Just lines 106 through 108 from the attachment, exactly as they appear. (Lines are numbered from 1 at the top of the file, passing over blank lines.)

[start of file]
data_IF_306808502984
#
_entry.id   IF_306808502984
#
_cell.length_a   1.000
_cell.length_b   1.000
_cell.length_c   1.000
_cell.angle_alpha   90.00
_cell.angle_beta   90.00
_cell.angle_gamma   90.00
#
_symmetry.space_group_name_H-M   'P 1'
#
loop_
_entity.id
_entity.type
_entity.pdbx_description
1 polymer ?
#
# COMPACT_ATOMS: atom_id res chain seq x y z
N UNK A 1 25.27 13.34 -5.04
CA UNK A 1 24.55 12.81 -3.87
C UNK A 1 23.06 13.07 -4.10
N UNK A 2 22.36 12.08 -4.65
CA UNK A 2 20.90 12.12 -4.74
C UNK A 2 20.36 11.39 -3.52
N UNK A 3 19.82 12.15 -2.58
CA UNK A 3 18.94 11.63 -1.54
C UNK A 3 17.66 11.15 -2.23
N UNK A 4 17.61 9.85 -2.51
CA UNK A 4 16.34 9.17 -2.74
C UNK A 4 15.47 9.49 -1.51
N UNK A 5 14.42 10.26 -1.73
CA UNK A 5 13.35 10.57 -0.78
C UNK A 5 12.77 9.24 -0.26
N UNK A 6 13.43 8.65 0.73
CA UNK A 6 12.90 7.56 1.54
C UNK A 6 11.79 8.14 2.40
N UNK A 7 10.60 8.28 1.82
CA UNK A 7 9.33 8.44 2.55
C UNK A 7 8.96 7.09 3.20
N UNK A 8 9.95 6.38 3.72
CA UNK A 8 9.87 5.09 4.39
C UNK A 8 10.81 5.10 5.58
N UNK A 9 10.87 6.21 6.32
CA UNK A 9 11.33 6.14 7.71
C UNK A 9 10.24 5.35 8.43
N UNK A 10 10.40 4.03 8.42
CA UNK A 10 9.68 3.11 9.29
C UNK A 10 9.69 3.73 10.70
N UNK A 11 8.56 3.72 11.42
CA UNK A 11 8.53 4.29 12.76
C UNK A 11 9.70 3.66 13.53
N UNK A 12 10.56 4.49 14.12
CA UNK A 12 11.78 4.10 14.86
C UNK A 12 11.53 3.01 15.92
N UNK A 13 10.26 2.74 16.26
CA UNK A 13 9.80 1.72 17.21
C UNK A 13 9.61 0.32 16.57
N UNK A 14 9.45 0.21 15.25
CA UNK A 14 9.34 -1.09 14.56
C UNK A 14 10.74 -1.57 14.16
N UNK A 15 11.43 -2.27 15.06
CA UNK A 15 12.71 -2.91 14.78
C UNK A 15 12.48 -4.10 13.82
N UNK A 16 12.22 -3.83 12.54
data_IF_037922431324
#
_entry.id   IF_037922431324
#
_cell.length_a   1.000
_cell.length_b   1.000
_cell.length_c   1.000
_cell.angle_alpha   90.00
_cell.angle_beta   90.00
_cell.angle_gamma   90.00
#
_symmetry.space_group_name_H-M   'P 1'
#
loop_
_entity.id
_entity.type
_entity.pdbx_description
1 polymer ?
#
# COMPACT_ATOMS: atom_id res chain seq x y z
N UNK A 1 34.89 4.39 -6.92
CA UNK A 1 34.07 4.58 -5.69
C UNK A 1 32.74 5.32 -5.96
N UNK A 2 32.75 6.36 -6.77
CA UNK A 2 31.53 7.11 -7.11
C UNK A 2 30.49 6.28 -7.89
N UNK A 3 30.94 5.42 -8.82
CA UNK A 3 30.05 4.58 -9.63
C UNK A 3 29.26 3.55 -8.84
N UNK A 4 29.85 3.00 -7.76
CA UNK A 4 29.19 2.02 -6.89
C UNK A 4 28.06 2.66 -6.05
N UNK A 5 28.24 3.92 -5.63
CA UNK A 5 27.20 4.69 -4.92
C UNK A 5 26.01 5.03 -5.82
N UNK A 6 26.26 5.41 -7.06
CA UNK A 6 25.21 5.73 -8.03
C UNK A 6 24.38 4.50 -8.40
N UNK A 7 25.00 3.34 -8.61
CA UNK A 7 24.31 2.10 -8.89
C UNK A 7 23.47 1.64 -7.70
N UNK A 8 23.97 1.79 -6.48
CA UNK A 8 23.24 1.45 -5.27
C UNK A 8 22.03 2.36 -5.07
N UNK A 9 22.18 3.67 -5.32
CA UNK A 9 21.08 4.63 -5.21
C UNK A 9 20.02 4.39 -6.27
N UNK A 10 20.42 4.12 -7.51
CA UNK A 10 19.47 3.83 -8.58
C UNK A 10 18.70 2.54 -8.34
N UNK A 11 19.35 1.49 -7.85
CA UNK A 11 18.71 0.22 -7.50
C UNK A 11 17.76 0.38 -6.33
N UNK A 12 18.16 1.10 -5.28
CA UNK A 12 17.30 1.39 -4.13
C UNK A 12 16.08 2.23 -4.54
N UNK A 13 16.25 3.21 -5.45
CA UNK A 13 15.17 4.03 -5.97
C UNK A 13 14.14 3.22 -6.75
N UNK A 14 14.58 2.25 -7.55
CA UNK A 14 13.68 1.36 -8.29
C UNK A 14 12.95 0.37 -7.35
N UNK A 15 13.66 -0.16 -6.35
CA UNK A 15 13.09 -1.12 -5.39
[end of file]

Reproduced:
CA UNK A 7 24.31 2.10 -8.89
C UNK A 7 23.47 1.64 -7.70
N UNK A 8 23.97 1.79 -6.48